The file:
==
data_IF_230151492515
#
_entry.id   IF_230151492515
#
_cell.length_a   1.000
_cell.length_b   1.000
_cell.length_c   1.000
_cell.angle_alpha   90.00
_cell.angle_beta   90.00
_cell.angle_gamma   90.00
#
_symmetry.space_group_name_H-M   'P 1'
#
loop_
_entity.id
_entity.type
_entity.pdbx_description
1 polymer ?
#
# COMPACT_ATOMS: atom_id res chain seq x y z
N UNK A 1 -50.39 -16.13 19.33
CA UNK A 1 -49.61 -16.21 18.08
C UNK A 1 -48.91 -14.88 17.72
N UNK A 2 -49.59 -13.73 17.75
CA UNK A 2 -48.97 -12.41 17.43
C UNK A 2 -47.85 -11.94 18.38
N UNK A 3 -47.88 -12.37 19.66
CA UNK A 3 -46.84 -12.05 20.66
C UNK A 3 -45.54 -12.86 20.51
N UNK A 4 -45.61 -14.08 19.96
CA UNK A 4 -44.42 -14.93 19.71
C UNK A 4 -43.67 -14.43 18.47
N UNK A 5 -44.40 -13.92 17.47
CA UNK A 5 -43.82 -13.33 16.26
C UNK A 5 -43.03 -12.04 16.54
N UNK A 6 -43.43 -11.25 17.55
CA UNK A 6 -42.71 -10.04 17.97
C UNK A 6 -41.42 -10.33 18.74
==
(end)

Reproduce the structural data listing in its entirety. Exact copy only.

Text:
data_IF_230151492515
#
_entry.id   IF_230151492515
#
_cell.length_a   1.000
_cell.length_b   1.000
_cell.length_c   1.000
_cell.angle_alpha   90.00
_cell.angle_beta   90.00
_cell.angle_gamma   90.00
#
_symmetry.space_group_name_H-M   'P 1'
#
loop_
_entity.id
_entity.type
_entity.pdbx_description
1 polymer ?
#
# COMPACT_ATOMS: atom_id res chain seq x y z
N UNK A 1 -50.39 -16.13 19.33
CA UNK A 1 -49.61 -16.21 18.08
C UNK A 1 -48.91 -14.88 17.72
N UNK A 2 -49.59 -13.73 17.75
CA UNK A 2 -48.97 -12.41 17.43
C UNK A 2 -47.85 -11.94 18.38
N UNK A 3 -47.88 -12.37 19.66
CA UNK A 3 -46.84 -12.05 20.66
C UNK A 3 -45.54 -12.86 20.51
N UNK A 4 -45.61 -14.08 19.96
CA UNK A 4 -44.42 -14.93 19.71
C UNK A 4 -43.67 -14.43 18.47
N UNK A 5 -44.40 -13.92 17.47
CA UNK A 5 -43.82 -13.33 16.26
C UNK A 5 -43.03 -12.04 16.54
N UNK A 6 -43.43 -11.25 17.55
CA UNK A 6 -42.71 -10.04 17.97
C UNK A 6 -41.42 -10.33 18.74